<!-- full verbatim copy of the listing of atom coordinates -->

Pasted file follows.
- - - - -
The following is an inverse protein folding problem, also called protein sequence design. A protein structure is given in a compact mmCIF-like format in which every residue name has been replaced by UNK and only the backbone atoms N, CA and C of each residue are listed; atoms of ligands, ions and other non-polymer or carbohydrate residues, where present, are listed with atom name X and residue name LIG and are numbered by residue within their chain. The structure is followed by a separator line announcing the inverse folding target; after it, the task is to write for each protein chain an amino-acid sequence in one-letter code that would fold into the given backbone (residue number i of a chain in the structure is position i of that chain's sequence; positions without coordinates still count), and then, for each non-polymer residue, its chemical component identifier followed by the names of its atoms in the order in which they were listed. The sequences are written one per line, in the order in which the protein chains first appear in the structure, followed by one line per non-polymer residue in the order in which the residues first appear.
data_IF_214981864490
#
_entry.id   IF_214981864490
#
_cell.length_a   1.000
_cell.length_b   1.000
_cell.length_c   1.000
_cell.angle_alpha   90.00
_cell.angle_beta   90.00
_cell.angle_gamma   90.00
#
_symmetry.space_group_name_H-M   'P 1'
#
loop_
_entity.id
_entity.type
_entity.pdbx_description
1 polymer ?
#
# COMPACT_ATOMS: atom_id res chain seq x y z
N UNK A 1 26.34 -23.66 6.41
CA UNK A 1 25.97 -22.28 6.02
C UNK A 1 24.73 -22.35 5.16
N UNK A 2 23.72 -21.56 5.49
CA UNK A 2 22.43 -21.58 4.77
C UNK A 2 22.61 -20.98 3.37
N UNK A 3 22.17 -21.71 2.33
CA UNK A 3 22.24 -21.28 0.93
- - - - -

The following is an inverse protein folding problem, also called protein sequence design. A protein structure is given in a compact mmCIF-like format in which every residue name has been replaced by UNK and only the backbone atoms N, CA and C of each residue are listed; atoms of ligands, ions and other non-polymer or carbohydrate residues, where present, are listed with atom name X and residue name LIG and are numbered by residue within their chain. The structure is followed by a separator line announcing the inverse folding target; after it, the task is to write for each protein chain an amino-acid sequence in one-letter code that would fold into the given backbone (residue number i of a chain in the structure is position i of that chain's sequence; positions without coordinates still count), and then, for each non-polymer residue, its chemical component identifier followed by the names of its atoms in the order in which they were listed. The sequences are written one per line, in the order in which the protein chains first appear in the structure, followed by one line per non-polymer residue in the order in which the residues first appear.
data_IF_214981864490
#
_entry.id   IF_214981864490
#
_cell.length_a   1.000
_cell.length_b   1.000
_cell.length_c   1.000
_cell.angle_alpha   90.00
_cell.angle_beta   90.00
_cell.angle_gamma   90.00
#
_symmetry.space_group_name_H-M   'P 1'
#
loop_
_entity.id
_entity.type
_entity.pdbx_description
1 polymer ?
#
# COMPACT_ATOMS: atom_id res chain seq x y z
N UNK A 1 26.34 -23.66 6.41
CA UNK A 1 25.97 -22.28 6.02
C UNK A 1 24.73 -22.35 5.16
N UNK A 2 23.72 -21.56 5.49
CA UNK A 2 22.43 -21.58 4.77
C UNK A 2 22.61 -20.98 3.37
N UNK A 3 22.17 -21.71 2.33
CA UNK A 3 22.24 -21.28 0.93